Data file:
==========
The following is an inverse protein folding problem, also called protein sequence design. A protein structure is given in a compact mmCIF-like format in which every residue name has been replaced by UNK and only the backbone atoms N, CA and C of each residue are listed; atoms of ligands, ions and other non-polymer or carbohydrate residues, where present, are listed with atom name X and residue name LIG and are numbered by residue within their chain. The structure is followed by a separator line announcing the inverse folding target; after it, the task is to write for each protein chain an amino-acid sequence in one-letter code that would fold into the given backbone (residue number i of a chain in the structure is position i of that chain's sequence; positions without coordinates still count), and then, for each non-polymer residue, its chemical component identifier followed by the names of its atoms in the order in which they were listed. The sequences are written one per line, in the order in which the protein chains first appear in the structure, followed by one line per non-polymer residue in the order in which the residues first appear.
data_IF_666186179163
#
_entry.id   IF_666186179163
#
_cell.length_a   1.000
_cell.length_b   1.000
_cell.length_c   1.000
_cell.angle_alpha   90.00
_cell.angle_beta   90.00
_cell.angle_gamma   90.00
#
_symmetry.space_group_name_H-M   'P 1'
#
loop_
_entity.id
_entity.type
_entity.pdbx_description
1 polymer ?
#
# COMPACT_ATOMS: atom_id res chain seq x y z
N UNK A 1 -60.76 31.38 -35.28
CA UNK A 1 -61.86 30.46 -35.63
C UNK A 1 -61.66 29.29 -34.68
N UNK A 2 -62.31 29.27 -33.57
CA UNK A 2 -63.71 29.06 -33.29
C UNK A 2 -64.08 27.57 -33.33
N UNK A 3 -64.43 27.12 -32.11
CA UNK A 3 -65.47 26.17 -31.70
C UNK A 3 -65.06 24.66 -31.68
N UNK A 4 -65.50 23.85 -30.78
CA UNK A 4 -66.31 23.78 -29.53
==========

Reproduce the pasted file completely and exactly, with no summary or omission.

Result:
The following is an inverse protein folding problem, also called protein sequence design. A protein structure is given in a compact mmCIF-like format in which every residue name has been replaced by UNK and only the backbone atoms N, CA and C of each residue are listed; atoms of ligands, ions and other non-polymer or carbohydrate residues, where present, are listed with atom name X and residue name LIG and are numbered by residue within their chain. The structure is followed by a separator line announcing the inverse folding target; after it, the task is to write for each protein chain an amino-acid sequence in one-letter code that would fold into the given backbone (residue number i of a chain in the structure is position i of that chain's sequence; positions without coordinates still count), and then, for each non-polymer residue, its chemical component identifier followed by the names of its atoms in the order in which they were listed. The sequences are written one per line, in the order in which the protein chains first appear in the structure, followed by one line per non-polymer residue in the order in which the residues first appear.
data_IF_666186179163
#
_entry.id   IF_666186179163
#
_cell.length_a   1.000
_cell.length_b   1.000
_cell.length_c   1.000
_cell.angle_alpha   90.00
_cell.angle_beta   90.00
_cell.angle_gamma   90.00
#
_symmetry.space_group_name_H-M   'P 1'
#
loop_
_entity.id
_entity.type
_entity.pdbx_description
1 polymer ?
#
# COMPACT_ATOMS: atom_id res chain seq x y z
N UNK A 1 -60.76 31.38 -35.28
CA UNK A 1 -61.86 30.46 -35.63
C UNK A 1 -61.66 29.29 -34.68
N UNK A 2 -62.31 29.27 -33.57
CA UNK A 2 -63.71 29.06 -33.29
C UNK A 2 -64.08 27.57 -33.33
N UNK A 3 -64.43 27.12 -32.11
CA UNK A 3 -65.47 26.17 -31.70
C UNK A 3 -65.06 24.66 -31.68
N UNK A 4 -65.50 23.85 -30.78
CA UNK A 4 -66.31 23.78 -29.53